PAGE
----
In the maelstrom of the climate negotiations in Copenhagen and Cancun, developed countries agreed on transferring money to developing countries in order to help them adapt to climate change. However, the negotiations unfortunately happened during a difficult period for mobilizing “public resources”; several countries had to break their piggy banks just to save their economies from collapse. Crunched for resources, developed countries argued that the money needed for adaptation could not come from public sources alone, funds would need to come from “innovative sources”.
Among these innovative sources proposed by the Advisory Group on Finance (LINK) before Cancun, an old idea! Everyday, billions and billions of dollars are exchanged on the financial markets. Most of these transactions are not taxed and go freely from a country to another one, from one bank to another – without control. Implementing a tax on these transactions, even at a really small scale (0.05% in one proposal) would help to resolve two major issues of our century: adaptation and more transparency in financial transactions.
The Robin Hood tax campaign in the UK, for example, even at such low levels, could generate more than $32 billion per year on UK transactions alone. In Copenhagen and in Cancun, the industrialised countries agreed to come up with $100 billion per year by 2020 to support developing countries’ adaptation and mitigation efforts. Considering that even $100 Billion annually won’t be sufficient (the World Bank – claims that at least $75 billion annually is necessary for adaptation, alone) it is urgent and necessary to develop and implement this innovative source as a new levy for adaptation and mitigation in the developing world.
Furthermore, this tax has an incredible positive side effects. In order to tax these financial transactions, governments will need more clarity and transparency on the exchanges in these markets. This could help right a financial system that is totally opaque and impenetrable. The current lack of transparency is one of the reasons the last financial crisis took such a massive toll on Western government’s coffers (and not only Western).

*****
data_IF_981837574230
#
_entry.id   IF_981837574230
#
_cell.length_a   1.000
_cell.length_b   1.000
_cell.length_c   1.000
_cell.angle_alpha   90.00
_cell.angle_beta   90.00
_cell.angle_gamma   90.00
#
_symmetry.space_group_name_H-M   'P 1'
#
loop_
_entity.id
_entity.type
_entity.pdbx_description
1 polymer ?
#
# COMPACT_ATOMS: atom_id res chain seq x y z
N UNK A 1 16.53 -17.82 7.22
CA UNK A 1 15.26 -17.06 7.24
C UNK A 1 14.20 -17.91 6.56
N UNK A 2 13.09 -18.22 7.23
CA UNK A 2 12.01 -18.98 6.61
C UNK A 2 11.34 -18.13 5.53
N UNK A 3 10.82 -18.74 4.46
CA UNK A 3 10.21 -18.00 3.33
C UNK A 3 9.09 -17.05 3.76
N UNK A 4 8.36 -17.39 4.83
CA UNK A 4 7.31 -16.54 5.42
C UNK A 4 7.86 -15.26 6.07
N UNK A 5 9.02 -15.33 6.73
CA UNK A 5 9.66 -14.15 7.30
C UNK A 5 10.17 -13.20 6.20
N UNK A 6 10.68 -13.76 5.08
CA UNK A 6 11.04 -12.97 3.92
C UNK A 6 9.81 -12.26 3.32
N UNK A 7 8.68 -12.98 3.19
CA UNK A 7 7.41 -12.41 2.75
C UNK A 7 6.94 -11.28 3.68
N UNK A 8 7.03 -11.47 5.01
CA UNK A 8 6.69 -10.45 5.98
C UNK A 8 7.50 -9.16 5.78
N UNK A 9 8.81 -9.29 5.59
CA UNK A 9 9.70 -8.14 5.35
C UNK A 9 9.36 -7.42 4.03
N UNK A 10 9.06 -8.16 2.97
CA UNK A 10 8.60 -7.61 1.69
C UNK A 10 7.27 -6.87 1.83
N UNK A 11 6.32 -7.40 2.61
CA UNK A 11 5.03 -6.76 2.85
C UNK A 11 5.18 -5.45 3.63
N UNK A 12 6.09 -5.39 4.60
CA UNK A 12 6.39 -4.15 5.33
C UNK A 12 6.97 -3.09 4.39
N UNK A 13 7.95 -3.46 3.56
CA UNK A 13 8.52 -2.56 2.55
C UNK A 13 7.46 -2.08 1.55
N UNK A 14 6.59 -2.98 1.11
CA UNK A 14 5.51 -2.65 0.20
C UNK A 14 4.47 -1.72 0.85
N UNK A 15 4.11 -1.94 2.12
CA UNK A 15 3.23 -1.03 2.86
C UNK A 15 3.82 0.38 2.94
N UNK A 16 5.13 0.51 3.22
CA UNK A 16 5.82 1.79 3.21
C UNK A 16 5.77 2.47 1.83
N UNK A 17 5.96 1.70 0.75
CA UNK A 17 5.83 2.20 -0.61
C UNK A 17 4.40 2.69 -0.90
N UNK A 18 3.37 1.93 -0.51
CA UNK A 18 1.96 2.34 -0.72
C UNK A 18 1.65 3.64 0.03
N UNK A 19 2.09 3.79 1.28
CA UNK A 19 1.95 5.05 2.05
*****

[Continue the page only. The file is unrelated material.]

What makes me happy in this debate is the position of France (my country). Since the Climate Conference in Copenhagen, France has strongly advocated for an international transaction tax. When it was proposed at the G8, prior to the Copenhagen Conference, the idea saw support from many developed countries, including the UK and Germany, but was strongly rejected by the United States of America. In a session at the Climate negotiations today, a NGO representative wanted to hear the (American) chair of the LCA track, Daniel A. Reifsnyder, gave his view on whether or not such a tax could be adopted in the near term. He answered by: “I don’t see it adopted soon”. The American opposition has not changed yet.
At a level of only 0.05%, this tax will generate enough money to cover the adaptation and mitigation needs of the developing countries without having any side effects on the economics or households around the world.
One question still remains in my mind: when do we start?